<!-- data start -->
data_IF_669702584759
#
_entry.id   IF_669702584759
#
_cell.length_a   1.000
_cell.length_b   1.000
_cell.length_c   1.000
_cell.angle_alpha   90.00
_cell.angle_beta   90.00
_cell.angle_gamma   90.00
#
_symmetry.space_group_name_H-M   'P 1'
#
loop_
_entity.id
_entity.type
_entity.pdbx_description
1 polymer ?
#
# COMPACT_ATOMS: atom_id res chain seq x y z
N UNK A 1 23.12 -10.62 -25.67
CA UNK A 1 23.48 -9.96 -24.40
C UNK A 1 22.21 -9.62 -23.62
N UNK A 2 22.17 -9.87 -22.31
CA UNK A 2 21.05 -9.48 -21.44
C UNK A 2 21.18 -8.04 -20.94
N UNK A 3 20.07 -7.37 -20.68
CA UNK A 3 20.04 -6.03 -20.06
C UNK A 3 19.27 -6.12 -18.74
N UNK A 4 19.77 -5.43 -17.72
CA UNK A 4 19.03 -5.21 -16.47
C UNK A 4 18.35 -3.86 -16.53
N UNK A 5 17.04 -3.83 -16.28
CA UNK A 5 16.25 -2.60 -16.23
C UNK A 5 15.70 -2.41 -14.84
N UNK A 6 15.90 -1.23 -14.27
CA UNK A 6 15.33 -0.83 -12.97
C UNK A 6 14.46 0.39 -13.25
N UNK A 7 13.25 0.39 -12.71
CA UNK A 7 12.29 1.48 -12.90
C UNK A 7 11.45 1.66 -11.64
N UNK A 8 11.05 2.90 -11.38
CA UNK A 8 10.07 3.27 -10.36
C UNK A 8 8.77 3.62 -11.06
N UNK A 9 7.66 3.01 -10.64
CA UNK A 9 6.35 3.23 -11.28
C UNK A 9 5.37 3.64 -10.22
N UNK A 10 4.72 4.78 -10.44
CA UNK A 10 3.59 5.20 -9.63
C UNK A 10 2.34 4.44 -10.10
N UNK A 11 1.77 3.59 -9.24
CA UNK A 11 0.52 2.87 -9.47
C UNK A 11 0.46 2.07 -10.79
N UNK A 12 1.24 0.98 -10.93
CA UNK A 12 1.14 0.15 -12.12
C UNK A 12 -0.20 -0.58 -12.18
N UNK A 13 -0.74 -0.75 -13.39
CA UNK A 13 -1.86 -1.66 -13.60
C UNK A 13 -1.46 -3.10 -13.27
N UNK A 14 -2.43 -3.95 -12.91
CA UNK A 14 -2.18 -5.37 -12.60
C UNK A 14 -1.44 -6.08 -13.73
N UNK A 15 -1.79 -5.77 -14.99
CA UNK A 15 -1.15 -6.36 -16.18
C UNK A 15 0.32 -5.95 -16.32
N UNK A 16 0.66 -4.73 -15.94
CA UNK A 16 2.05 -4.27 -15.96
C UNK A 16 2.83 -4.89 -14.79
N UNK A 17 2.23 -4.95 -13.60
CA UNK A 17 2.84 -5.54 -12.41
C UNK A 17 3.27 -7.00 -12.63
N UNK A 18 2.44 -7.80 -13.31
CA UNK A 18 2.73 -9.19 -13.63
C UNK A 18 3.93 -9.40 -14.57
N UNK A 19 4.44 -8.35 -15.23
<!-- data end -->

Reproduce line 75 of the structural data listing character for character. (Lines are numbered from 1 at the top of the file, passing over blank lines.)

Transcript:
N UNK A 19 4.44 -8.35 -15.23